A petition has been moved in the Delhi High Court on Monday (May 24, 2021), seeking directions to the Union of India, Indian Council of Medical Research (ICMR), and Niti Ayog concerning reconsideration of the present treatment protocol for mild Covid-19 cases and modification of treatment protocol in Covid-19 cases.
The plea states that experts have suggested against the use of Paracetamol, antibiotics, and steroids as increased use of these are destroying the immune system of the Covid-19 infected individual and consequently leading to the deterioration of a covid case from mild to moderate to severe.
The petition points out that no clinical trial has been conducted to scrutinize the efficacy and safety of antipyretics which is being used in the treatment and management of Covid-19. The clinical trials conducted in animals and the medical literature advise against the use of it. The petition requests the Court to direct ICMR to examine and hold clinical trials and to change the treatment protocols, if necessary.
The Niramaya Research has devised a new theory that suggests that the use of medications being prescribed has immunomodulatory effects which impact and damage the immune system of the individual. It leads to complications as were seen in a majority of Covid-19 mortalities.
Despite knowing the life-threatening consequences of prescribing tampered medication which is against the rule of ICMR, doctors are continuing to prescribe steroids and antibiotics to mild Covid-19 patients. The plea appeals to the ICMR to issue recommendations against the use of unnecessary medications.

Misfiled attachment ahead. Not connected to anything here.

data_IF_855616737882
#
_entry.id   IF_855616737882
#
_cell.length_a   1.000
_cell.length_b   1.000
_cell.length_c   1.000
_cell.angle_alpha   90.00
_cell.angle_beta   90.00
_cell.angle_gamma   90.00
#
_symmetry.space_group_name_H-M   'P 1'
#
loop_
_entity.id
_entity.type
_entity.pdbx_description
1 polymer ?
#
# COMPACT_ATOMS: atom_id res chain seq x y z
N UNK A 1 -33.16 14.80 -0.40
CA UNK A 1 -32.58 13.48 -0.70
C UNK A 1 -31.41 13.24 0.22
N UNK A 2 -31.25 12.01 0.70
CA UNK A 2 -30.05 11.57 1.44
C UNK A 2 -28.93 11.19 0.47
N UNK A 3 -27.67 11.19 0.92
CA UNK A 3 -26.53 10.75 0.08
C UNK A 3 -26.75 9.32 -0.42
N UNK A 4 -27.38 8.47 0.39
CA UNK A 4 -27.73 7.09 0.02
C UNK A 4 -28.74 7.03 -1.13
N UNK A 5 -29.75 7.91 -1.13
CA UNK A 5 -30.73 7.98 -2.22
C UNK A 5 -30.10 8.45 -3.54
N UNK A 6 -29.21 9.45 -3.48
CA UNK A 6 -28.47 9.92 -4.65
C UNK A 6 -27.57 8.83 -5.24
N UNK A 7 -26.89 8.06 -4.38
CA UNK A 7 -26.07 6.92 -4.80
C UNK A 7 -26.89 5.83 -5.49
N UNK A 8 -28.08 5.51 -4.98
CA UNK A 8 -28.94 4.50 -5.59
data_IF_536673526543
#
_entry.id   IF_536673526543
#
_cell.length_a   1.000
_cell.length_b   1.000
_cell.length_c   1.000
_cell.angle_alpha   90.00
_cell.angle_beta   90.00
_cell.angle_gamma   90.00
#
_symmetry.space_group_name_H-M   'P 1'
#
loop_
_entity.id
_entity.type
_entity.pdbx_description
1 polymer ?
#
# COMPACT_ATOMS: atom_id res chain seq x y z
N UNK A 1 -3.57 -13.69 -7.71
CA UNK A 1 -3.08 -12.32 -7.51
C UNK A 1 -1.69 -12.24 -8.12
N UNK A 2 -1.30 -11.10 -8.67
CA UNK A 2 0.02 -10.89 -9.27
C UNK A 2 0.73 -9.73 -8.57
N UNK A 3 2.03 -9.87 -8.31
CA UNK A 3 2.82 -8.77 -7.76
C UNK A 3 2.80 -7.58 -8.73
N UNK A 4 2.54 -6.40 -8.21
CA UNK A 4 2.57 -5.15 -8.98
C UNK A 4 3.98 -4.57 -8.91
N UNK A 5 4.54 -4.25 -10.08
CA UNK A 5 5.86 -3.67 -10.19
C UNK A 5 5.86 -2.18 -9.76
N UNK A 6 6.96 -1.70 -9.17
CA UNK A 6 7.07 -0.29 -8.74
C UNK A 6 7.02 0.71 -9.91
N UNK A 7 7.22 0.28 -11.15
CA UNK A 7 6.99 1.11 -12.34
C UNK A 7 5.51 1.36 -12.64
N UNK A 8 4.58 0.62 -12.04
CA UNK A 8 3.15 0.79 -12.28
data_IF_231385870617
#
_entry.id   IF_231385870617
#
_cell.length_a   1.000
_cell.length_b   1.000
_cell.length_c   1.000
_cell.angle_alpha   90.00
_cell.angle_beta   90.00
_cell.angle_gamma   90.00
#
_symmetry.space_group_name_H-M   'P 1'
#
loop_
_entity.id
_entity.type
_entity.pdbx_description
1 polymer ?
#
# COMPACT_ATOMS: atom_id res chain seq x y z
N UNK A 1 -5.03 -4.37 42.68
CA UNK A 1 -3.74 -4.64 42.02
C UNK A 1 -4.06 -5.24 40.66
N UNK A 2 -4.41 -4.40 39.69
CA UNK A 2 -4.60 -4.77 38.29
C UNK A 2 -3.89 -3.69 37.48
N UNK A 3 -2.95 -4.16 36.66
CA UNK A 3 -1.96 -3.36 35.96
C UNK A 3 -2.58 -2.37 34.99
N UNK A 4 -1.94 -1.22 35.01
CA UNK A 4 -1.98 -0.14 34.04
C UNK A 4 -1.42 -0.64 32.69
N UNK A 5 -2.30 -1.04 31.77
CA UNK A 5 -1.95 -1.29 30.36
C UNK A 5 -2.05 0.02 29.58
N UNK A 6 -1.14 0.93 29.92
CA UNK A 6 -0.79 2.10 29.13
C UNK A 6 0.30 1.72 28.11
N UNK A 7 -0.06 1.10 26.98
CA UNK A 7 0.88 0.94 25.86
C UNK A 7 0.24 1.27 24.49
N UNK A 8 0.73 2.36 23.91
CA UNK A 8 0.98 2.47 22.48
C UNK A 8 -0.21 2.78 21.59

The plea further states that the treatment protocol for Covid-19 as suggested by ICMR is in absolute contrast to the protocol suggested by top medical journals.
The Public Interest Litigation was filed by Vivek Sheel Agarwal, the Chairman of Niramaya Research, along with Dr. Sanjay Jain, Dr. Anu Garg, and Bhavsagar Aggarwal filed through advocates Praveen K Sharma and Amitesh Bakshi was scheduled to come up for hearing on May 25, 2021.
When the matter came up for consideration, the Delhi High Court dismissed the Public Interest Litigation, and showed displeasure with the petitioner, and said that the respondents have enough experts to take decisions regarding protocol. A fine of Rs.25000 was imposed on the petitioner.
A bench of Justice D. N Patel and Justice Jyoti Singh stated that the prescribed medicines and protocols are decided based on experiments and verified data and cannot be altered at the request of the petitioner.
” It ought to be kept in mind that COVID-19 treatment protocol for the country is not fixed on an ipse dixit (unproven statement). It is fixed on the basis of a variety of experiments, tests, and discussions by experts” the bench said.
The Bench regarded this petition as a ‘Publicity’ Interest Litigation rather than a Public Interest Litigation and stated that the Court would not direct the ICMR and Niti Ayog to consider the recommendations made by the petitioner.